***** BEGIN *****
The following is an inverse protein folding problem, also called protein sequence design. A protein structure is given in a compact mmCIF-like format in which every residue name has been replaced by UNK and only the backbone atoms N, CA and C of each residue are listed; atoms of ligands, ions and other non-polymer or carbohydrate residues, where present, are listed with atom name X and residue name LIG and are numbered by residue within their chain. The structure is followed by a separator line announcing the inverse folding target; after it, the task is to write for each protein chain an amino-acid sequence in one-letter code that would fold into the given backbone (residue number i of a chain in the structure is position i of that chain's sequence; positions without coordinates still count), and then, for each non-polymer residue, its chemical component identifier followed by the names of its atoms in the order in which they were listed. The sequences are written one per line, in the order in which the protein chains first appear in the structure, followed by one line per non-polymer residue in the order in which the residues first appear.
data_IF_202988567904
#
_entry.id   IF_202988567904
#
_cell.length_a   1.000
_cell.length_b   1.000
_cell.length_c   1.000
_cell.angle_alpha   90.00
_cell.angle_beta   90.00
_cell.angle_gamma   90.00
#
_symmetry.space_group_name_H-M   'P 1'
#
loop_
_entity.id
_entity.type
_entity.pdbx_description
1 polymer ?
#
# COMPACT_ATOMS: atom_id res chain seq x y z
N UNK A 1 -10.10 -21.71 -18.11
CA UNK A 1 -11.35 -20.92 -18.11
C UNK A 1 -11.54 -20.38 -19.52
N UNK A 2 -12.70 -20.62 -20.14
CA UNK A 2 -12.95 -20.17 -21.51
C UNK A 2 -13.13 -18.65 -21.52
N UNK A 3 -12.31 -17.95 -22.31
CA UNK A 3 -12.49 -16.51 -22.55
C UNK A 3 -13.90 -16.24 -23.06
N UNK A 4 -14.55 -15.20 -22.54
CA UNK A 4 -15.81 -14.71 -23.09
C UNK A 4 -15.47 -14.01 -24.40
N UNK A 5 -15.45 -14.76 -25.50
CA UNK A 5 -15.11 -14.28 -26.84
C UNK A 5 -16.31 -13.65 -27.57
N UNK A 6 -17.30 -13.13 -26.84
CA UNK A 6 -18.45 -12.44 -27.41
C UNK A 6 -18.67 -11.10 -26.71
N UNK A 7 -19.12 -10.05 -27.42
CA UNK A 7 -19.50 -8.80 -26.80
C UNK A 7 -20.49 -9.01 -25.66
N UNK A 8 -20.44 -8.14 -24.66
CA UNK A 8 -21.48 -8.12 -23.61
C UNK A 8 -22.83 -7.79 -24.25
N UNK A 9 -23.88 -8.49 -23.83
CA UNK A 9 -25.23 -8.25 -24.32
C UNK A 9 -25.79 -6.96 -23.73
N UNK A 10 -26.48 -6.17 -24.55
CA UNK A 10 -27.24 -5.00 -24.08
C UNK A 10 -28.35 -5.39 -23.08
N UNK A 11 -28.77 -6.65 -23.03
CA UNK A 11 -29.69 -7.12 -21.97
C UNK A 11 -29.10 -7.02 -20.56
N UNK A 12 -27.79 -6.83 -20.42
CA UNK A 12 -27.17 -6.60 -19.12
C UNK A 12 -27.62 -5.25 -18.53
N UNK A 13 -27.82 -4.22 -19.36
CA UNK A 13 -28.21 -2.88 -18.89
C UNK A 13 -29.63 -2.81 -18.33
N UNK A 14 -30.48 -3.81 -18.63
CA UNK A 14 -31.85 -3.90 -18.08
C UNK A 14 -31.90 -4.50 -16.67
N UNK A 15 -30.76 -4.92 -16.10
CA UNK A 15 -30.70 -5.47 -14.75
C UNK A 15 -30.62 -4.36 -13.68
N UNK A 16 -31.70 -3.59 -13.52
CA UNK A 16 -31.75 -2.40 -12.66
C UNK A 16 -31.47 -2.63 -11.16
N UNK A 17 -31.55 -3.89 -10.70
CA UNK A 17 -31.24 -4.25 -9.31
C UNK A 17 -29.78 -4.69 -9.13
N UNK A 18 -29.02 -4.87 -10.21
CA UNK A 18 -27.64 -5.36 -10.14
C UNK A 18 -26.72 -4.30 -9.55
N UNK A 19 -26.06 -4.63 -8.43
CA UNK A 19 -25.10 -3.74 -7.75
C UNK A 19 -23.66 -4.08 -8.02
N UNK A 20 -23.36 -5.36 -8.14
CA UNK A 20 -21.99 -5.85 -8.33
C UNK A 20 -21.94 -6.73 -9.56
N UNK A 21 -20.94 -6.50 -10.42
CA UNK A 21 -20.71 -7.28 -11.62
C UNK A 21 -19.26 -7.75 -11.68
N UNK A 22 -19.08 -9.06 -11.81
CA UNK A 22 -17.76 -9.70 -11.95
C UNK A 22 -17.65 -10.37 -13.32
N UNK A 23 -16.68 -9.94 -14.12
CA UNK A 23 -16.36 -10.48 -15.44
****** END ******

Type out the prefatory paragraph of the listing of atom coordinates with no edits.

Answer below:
The following is an inverse protein folding problem, also called protein sequence design. A protein structure is given in a compact mmCIF-like format in which every residue name has been replaced by UNK and only the backbone atoms N, CA and C of each residue are listed; atoms of ligands, ions and other non-polymer or carbohydrate residues, where present, are listed with atom name X and residue name LIG and are numbered by residue within their chain. The structure is followed by a separator line announcing the inverse folding target; after it, the task is to write for each protein chain an amino-acid sequence in one-letter code that would fold into the given backbone (residue number i of a chain in the structure is position i of that chain's sequence; positions without coordinates still count), and then, for each non-polymer residue, its chemical component identifier followed by the names of its atoms in the order in which they were listed. The sequences are written one per line, in the order in which the protein chains first appear in the structure, followed by one line per non-polymer residue in the order in which the residues first appear.